Alabama’s top health officer issued a dire warning about the state’s battle against Covid-19 on Friday, saying he is unsure how much longer it will be able to sustain efforts against the surging disease with hospitals already deeply overwhelmed and no end in sight.
Alabama State Health Officer Dr. Scott Harris said at a Friday morning briefing that patients are being treated in hospital hallways and on stretchers as the state has 40 more Covid-19 patients than available staffed intensive care unit beds.
Some 2,879 coronavirus patients were hospitalized as of Thursday, Harris said, including 45 pediatric patients—at least five of whom were on ventilators.
Deaths have also been rising after an expected delay and there is not enough space for all the dead bodies, according to Harris.
He said two mobile morgues “typically held in case of a mass casualty event” have been deployed to the hard-hit counties of Mobile and Baldwin, marking the first time the state has turned to this emergency measure since the start of the pandemic.
“This is actually the situation right now in Alabama hospitals right now,” Harris said, explaining: “We have enough people dying in such numbers in these locations that there is no room to put these bodies.”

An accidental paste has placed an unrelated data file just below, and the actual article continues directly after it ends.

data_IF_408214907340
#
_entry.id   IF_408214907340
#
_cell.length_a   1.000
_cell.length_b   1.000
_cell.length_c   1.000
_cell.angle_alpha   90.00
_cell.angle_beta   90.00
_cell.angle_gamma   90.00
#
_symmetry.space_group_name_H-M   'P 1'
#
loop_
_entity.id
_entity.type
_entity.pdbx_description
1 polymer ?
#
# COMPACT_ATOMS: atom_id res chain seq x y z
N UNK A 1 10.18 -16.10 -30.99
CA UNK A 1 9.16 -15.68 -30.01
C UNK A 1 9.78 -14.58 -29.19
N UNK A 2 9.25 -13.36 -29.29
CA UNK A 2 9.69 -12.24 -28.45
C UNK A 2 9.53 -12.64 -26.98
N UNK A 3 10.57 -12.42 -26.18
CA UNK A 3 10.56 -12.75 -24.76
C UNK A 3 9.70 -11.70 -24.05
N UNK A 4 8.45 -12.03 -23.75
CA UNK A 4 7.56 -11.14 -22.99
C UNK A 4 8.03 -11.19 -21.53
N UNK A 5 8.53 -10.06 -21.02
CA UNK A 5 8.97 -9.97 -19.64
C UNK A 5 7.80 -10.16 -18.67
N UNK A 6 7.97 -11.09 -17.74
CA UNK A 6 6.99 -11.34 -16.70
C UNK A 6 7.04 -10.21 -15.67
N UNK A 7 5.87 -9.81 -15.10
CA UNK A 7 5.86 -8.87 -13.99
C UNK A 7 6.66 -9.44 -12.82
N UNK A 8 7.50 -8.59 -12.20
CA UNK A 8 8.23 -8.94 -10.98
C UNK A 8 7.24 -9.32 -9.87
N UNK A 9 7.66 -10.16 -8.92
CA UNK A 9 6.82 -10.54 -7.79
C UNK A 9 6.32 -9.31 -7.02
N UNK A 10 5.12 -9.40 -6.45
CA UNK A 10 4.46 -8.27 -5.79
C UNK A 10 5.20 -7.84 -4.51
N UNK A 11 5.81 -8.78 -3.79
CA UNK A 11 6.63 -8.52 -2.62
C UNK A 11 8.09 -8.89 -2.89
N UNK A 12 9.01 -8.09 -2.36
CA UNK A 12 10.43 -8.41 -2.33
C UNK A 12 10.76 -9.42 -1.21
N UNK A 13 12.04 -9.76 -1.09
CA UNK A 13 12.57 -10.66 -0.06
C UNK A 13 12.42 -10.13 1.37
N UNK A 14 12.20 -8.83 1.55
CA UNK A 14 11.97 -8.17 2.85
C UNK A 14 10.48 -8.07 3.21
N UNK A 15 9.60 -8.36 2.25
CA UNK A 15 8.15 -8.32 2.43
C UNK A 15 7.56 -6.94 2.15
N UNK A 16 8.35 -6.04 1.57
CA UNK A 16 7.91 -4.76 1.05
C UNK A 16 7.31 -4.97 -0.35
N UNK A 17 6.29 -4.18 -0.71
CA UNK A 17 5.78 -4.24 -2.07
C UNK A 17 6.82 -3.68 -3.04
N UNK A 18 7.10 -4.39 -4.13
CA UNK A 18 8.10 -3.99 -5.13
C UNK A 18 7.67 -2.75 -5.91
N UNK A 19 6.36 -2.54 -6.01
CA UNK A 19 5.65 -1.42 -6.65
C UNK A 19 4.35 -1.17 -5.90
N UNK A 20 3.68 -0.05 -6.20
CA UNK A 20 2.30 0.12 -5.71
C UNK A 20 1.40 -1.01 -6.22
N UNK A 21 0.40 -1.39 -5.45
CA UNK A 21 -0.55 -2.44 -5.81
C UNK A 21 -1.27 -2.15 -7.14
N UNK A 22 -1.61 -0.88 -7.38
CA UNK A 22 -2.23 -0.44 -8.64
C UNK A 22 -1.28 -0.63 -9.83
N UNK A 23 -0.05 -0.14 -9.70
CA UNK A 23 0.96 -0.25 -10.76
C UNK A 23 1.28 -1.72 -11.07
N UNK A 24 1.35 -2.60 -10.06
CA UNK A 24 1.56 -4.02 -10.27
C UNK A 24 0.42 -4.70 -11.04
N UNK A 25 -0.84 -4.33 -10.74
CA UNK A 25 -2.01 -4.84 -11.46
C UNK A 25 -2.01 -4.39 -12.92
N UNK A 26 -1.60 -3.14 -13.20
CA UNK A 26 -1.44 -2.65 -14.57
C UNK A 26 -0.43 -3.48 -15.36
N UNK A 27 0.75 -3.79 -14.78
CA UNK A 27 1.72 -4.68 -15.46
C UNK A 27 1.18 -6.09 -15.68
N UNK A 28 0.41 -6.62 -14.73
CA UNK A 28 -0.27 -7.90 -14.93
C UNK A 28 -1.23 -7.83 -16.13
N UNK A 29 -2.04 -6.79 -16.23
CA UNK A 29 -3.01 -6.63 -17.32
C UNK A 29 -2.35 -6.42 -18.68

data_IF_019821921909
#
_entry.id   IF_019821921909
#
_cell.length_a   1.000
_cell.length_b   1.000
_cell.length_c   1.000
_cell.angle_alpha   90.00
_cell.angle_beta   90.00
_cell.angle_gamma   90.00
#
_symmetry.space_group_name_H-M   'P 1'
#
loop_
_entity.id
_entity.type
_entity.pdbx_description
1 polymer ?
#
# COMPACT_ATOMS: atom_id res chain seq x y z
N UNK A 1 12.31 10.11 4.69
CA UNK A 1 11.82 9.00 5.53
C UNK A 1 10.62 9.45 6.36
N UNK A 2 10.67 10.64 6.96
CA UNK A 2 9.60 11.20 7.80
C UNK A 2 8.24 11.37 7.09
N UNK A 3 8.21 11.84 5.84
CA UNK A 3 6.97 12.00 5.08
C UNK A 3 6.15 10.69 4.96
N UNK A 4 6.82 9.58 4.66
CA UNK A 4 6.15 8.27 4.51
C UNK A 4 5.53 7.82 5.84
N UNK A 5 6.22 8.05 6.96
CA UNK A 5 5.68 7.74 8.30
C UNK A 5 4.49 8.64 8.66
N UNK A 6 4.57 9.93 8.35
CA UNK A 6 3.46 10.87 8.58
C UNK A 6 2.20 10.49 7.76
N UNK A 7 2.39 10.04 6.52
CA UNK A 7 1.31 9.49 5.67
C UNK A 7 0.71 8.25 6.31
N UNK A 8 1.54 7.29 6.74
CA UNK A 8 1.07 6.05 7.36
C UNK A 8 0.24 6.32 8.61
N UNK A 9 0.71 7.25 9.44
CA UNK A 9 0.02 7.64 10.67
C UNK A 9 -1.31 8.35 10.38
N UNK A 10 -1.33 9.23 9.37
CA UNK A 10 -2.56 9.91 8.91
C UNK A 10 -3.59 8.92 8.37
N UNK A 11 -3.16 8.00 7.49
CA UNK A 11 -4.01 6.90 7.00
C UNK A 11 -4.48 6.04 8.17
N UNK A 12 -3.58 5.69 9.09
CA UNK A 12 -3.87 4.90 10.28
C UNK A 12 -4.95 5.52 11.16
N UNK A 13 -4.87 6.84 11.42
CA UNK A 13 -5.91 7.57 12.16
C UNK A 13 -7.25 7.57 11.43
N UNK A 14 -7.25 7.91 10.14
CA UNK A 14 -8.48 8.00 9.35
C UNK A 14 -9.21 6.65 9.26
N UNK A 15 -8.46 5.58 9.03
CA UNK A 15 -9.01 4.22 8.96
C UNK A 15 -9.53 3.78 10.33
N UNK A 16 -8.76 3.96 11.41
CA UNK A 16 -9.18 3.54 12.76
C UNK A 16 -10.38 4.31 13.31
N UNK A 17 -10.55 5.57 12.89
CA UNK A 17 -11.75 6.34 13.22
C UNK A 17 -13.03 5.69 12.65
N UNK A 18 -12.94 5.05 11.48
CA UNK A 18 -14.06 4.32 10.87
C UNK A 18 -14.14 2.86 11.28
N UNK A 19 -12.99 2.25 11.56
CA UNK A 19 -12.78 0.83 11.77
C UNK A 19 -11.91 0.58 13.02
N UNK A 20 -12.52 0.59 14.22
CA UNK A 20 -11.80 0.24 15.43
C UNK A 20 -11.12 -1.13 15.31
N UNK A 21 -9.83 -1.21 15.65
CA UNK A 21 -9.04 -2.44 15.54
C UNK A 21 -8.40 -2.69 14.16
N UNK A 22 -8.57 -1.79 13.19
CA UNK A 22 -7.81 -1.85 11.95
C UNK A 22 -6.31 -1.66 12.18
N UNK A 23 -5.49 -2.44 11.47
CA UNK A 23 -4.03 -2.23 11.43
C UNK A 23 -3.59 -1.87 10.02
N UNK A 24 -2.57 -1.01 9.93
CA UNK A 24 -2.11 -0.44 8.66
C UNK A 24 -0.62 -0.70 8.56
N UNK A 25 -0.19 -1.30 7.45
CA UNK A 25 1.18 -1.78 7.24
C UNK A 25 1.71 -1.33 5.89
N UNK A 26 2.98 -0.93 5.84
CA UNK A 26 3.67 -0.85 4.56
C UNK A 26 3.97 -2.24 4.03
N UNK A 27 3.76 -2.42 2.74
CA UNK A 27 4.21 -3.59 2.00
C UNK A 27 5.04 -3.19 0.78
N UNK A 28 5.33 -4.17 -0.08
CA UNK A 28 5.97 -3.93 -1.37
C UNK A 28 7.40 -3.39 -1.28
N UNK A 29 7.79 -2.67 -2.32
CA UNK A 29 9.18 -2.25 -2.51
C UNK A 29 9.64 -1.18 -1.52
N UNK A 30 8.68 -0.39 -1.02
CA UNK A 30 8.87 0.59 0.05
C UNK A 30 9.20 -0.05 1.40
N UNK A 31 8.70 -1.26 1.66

The health official emphasized that universal masking and widespread vaccinations would ease the crisis, saying he is “intensely frustrated” by the lack of both.
“We need to do what it takes to not continue this situation. I don’t know how much longer we’re going to be able to do this,” Harris said. “So much of what we’re seeing is preventable.”
Harris appeared emotional as he spoke in the briefing. Local news outlets highlighted the shift from his typical “data-driven medical analysis.”
Alabama—one of the least vaccinated states in the country—has been battling one of the worst Covid-19 outbreaks. It trails only Florida in terms of hospitalizations, reporting 60 per 100,000 residents, a number that increased 25% over the past two weeks, according to data compiled by The New York Times. Deaths have also increased 26% in the past 14 days and are now averaging about 27 per day, though Harris said 50 deaths were reported Thursday. Though vaccinations have been picking up, still only 37% of all residents are fully vaccinated, while 49% have had at least one dose. Like many Republican-led states, Alabama has not implemented any mandates for masks or vaccines, and Alabama Gov. Kay Ivey insisted earlier this week it was “not political” to refrain from those steps. “We don’t need a mask mandate, we don’t need any kind of mandate from the state level,” Ivey said.